We invite your reflections about this commemoration and its suitability for the official calendar and worship of The Episcopal Church. How did this person’s life witness to the Gospel? How does this person inspire us in Christian life today?

If you’d like to participate in the official online trial use survey, click here. For more information about the survey, click here.

To post a comment, your first and last name and email address are required. Your name will be published; your email address will not. The first time you post, a moderator will need to approve your submission; after that, your comments will appear instantly.

6 Responses to December 10: Thomas Merton, Contemplative and Writer, 1968

  1. Michael Hartney says:

    Why are we choosing between these two great persons to commemorate on a single day?

    Collect: The collect is disappointing for such an influential 20th century writer.

    Readings: The New Testament reading and the Gospel reading do not seem to fit Merton’s style, IMHO.

    Bio. This bio has a nice ‘who he is’ and ‘why he is important’ statement; and, a death date. Other bios should emulate this standard. Thank you to the author – whomever you are..

    • Michael Hartney says:

      Oh, and I thought that the person commemorated need to have been dead 50 years. Has that been superseded as a rule?

  2. Cynthia Gilliatt says:

    Maybe the idea of pairing these two is to achieve a balance, one very protestant and one very catholic writer and thinker. Both were certainly influential in the 20th century: Barth as an awesome professional theologian and Merton as a public writer on religious and other topics. But haviing said that, I think each deserves a day alone.

  3. Philip Wainwright says:

    In the collect, ‘You called your monk Thomas to proclaim…’ has a very odd sound. The traditional ‘servant’ would work a lot better.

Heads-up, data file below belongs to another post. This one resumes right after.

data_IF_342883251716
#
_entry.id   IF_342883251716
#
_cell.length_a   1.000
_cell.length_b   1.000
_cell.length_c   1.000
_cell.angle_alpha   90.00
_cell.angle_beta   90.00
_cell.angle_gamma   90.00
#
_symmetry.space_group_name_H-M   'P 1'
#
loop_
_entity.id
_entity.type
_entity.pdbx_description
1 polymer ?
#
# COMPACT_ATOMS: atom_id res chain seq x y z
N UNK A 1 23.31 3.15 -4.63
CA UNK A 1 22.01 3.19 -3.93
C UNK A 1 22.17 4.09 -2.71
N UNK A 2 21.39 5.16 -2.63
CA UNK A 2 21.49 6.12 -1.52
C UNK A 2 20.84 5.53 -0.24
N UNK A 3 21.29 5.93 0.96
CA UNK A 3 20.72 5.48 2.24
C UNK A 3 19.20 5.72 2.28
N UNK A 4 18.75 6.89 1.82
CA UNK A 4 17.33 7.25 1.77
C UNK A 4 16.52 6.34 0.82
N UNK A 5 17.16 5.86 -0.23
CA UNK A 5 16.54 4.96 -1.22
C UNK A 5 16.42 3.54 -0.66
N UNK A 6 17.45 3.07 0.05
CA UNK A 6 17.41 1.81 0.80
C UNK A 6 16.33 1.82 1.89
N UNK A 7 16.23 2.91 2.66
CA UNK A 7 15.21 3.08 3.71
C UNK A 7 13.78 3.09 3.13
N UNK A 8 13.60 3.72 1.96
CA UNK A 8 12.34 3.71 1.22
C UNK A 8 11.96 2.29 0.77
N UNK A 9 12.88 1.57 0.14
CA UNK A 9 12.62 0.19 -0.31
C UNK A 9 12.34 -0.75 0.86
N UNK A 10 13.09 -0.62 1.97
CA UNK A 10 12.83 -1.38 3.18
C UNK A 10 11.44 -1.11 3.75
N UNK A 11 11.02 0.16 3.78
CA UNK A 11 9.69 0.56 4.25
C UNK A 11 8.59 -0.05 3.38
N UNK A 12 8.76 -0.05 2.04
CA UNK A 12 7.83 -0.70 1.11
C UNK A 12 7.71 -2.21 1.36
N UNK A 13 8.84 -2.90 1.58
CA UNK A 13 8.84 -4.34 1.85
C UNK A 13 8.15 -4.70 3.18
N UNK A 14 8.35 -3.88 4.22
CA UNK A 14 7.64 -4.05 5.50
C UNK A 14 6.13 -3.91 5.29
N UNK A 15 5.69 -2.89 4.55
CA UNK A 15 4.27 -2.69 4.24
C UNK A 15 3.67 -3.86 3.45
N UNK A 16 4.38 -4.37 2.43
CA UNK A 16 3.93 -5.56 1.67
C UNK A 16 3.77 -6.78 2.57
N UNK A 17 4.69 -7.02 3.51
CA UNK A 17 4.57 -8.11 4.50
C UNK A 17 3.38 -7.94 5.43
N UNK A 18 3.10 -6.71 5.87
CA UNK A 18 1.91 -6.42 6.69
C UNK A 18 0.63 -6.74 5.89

There’s nothing in bio which justifies either ‘proclaim your justice’ or ‘perceive and value Christ at work in the faiths of others’. The bio should describe the contribution made by the person commemorated, and the collect express our thanks for it and when appropriate our desire to imitate it or see it imitated.

  4. Nigel Renton says:

    I find the reference to “long-distance romances of his father” awkward, raising more questions than need to be answered. I suggest “and the romance of his father with the American novelist Evelyn Scott” in place of that.

    Line 1, second paragraph: after “in”, add “Prades,”.

    Line 1, second paragraph: after “France”, substitute “on January 31,” for “in”.

    Line 2, second paragraph: after “his”, add “Quaker”.

    Line 3, fourth paragraph: amend all after “1941.” to read “Merton was known in the community as Brother Louis; his gifts…”.The writer may have attended journalism classes, where this type of construction is taught, presumably as a way of “spicing up” the story. Alas, it is not grammatically viable: the clause cannot “agree” with “gifts”; it is meant to apply to Merton.

  5. James Brock says:

    Last week I read a long description of his life on Wikipedia. For people interested suggest this reading.

Leave a Reply

Fill in your details below or click an icon to log in:

WordPress.com Logo

You are commenting using your WordPress.com account. Log Out / Change )

Twitter picture

You are commenting using your Twitter account. Log Out / Change )

Facebook photo

You are commenting using your Facebook account. Log Out / Change )

Google+ photo

You are commenting using your Google+ account. Log Out / Change )

Connecting to %s

%d bloggers like this: